"Where co-operation and involvement are emphasised, where each child is nurtured in a warm and caring atmosphere and where curiosity and play are central to learning."

It is truly comforting to see steps being made away from the institutional and towards architecture that nurture their young inhabitants.

Via Dezeen, Architects Newspaper and Metropolis.

Castle & Cubby

It was the kindergarten pioneer Friedrich Froebel who noted (in 1893) “play [as] the highest phase of child development”. Going on to elaborate that “play at this time is not trivial, it is highly serious and of deep significance… The plays of childhood are the germinal leaves of all later life.”

It is a notion that is often ignored (or forgotten) as lives get busier and “free-time” is spent sitting in front of some “techy” device. It is promising therefore that there are those who are beginning to rise against allowing this new “norm” - with movements popping up such as forest or “outdoor” schools, adventure parks and playgrounds, and in the creation of back-yard “cubbies” such as these picturesque examples by Melbourne-based ‘Castle and Cubby’.

Kellie and Jonathan Stores began their ‘Castle & Cubby’ business when pregnant with their second child and were inspired to create sustainable (so no bright plastics!) products for their little people with BIG imaginations.

Above, a farmers market inspired cubby.

Made from (mostly) recycled apple crates, their products aim to inspire kids’ imaginations by providing a space for them to mimic the world they live in. Having two young ones means they are constantly inspired as they watch the real-life games enacted by their kids - they are always creating, designing and testing new ideas in the backyard.

As Kellie says: “We are passionate about creating spaces not just for children but for families to connect and be reminded of what good old fashioned outdoor fun is.” Activities that inspire sharing, role-playing, interacting, creating stories and dreams. The cubbies, whilst each being uniquely hand-crafted have taken the form of farmer’s market producers to grocery shopkeepers and baristas, beach ice-cream carts and more.

The "Story Pod" is a simple yet clever black box that folds itself out to reveal a trove of books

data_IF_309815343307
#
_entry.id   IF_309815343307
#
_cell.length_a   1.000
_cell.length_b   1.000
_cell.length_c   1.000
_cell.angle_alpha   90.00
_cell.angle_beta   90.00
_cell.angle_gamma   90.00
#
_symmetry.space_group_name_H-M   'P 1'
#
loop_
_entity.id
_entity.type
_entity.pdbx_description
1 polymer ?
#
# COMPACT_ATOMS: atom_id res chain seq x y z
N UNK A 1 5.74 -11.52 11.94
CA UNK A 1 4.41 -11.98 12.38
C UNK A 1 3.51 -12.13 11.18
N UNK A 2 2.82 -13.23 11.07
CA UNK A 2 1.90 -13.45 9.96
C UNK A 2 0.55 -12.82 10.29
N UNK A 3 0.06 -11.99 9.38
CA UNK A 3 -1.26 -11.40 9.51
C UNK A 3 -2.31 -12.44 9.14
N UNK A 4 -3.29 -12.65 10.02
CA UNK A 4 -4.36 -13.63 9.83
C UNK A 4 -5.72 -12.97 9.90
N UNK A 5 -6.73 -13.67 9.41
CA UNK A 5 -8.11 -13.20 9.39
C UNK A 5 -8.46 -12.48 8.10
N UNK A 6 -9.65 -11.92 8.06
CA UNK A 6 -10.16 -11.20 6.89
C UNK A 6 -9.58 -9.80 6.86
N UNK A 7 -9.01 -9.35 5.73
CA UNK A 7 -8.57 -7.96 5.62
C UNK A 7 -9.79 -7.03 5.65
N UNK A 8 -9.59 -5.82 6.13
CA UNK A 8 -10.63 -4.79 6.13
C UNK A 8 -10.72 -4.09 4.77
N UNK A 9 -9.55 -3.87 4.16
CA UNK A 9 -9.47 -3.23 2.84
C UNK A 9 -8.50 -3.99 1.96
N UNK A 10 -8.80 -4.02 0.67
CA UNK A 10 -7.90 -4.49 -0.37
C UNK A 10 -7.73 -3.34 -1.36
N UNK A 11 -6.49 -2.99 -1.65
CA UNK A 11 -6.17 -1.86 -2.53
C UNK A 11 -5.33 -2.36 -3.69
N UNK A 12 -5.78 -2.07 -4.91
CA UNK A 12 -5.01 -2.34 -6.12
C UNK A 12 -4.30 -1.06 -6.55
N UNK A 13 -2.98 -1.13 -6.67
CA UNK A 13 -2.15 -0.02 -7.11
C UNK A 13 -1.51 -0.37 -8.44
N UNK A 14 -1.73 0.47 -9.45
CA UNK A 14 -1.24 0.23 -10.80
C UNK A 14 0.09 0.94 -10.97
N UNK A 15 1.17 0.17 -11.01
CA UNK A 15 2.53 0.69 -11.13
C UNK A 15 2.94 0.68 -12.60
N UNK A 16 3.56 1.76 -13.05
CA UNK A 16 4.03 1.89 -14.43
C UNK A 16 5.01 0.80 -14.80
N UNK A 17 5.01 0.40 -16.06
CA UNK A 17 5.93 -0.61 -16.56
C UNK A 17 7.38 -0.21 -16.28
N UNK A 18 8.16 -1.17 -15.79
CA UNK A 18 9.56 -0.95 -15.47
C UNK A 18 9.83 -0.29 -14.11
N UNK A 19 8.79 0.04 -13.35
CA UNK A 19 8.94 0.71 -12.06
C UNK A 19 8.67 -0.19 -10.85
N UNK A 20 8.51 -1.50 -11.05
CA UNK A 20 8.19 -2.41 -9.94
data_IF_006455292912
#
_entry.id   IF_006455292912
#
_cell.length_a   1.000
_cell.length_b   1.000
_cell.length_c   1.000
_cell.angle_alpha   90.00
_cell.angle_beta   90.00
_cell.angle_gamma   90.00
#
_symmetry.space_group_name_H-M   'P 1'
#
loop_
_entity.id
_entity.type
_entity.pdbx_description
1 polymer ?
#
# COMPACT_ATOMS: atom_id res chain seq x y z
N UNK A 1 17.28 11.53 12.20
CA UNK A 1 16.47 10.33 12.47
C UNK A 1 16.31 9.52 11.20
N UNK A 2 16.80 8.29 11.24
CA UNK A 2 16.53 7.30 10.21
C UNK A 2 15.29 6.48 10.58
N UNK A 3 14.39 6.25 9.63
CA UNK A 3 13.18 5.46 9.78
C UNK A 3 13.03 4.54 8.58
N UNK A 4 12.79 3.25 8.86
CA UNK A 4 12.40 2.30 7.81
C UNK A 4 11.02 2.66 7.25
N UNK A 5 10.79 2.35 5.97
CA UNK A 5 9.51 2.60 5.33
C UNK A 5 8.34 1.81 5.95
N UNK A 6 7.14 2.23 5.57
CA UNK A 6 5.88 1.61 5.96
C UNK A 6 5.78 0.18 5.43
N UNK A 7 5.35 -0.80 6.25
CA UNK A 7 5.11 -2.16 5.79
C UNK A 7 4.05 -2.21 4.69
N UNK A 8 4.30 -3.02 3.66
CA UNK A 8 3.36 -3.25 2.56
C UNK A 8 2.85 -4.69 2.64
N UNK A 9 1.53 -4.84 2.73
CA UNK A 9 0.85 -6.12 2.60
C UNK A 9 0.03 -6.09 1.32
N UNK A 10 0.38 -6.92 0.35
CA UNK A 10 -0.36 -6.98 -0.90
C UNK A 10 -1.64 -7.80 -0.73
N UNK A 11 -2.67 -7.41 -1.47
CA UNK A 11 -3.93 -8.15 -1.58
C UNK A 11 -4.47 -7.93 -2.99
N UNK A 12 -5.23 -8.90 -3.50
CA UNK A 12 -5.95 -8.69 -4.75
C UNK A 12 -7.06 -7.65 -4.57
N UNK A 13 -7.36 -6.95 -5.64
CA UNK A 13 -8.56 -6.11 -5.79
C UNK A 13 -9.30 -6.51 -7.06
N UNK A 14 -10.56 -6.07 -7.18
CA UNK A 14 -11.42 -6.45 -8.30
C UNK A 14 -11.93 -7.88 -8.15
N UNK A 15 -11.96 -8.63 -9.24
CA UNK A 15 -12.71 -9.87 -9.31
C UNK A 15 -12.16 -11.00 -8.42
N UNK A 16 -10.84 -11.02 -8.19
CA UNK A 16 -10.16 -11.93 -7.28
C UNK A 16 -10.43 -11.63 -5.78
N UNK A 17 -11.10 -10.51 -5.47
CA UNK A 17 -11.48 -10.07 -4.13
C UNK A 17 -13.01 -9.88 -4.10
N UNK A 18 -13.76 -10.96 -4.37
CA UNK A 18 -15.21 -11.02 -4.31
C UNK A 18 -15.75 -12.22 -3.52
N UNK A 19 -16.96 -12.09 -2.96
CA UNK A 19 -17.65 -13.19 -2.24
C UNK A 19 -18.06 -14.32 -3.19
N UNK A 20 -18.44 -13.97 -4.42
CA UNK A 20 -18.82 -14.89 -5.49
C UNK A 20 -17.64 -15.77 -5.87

Here sits the Story Pod - a shining example of how architecture (even small and simple as this) may impact a community - providing pockets of space within the urban framework that invite interaction, rest and contemplation.

Conceived as a community project, the Story Pod is an inventive gathering spot for learning and engagement created by the efforts of both private and public supporters.  Atelier Kasteli Buffey completed the architecture and design pro bono. HollisWealth provided funds for construction, while Scholastic Publishing and the Newmarket Public Library supplied the initial collection of books.

Simple boxes are layered to create seats and nooks for inhabiting. 

The simple material palette of clear oil stained ply and lumber sits in contrast with its black exterior.

Traditional board and batten is made modern with sleeker battens at closer spacings. Made wider where glazing offers views to the books inside.

Simple, yet well considered and detailed. These simple insertions into our built environment for all ages to enjoy provide places not just spaces.

Via Dwell.

A clever and sensitive adaptation of existing buildings into community spaces to be enjoyed by young and old

Designed by FON STUDIO in China, Town Folktales is the first installment of the regeneration of a collection of old 1950s buildings that used to contain a printing plant.

The first two old brick and tile buildings have been cleverly and sensitively re-imagined with a restrained yet bold language of curving white forms and geometric insertions (void and extrusions) playfully adapting the empty space into zones catering to a variety of uses.

Building (or Depot) A's entry features a bold white curving geometric framed form complete with wall-light and signage.

Building (or Depot) B's entry features a square black framed extrusion with green accent internally..

The open and flexible architectural programme include spaces designed for dining, reading and creative activity for the community. 

Love the ribbon-like laminated timber panelling curving around the walls to form bench seating, window shading, book display and cupboard storage.

Book shelving is integrated with the drop-down ceiling bulkhead helping to frame the space, whilst being semi-transparent to allow light and visual hints to permeate through

Folding sleek black steel framed joinery is used to subtly divide space internally.

Materially (and aged) woods are pared wtih contemporary laminated timbers and smooth white plaster.

Overall, Fon Studio have created a winning space for this Chinese Community that is inclusive of all (young and old) whilst protecting and giving new life to a collection of existing and un-used buildings.


site by Ana Degenaar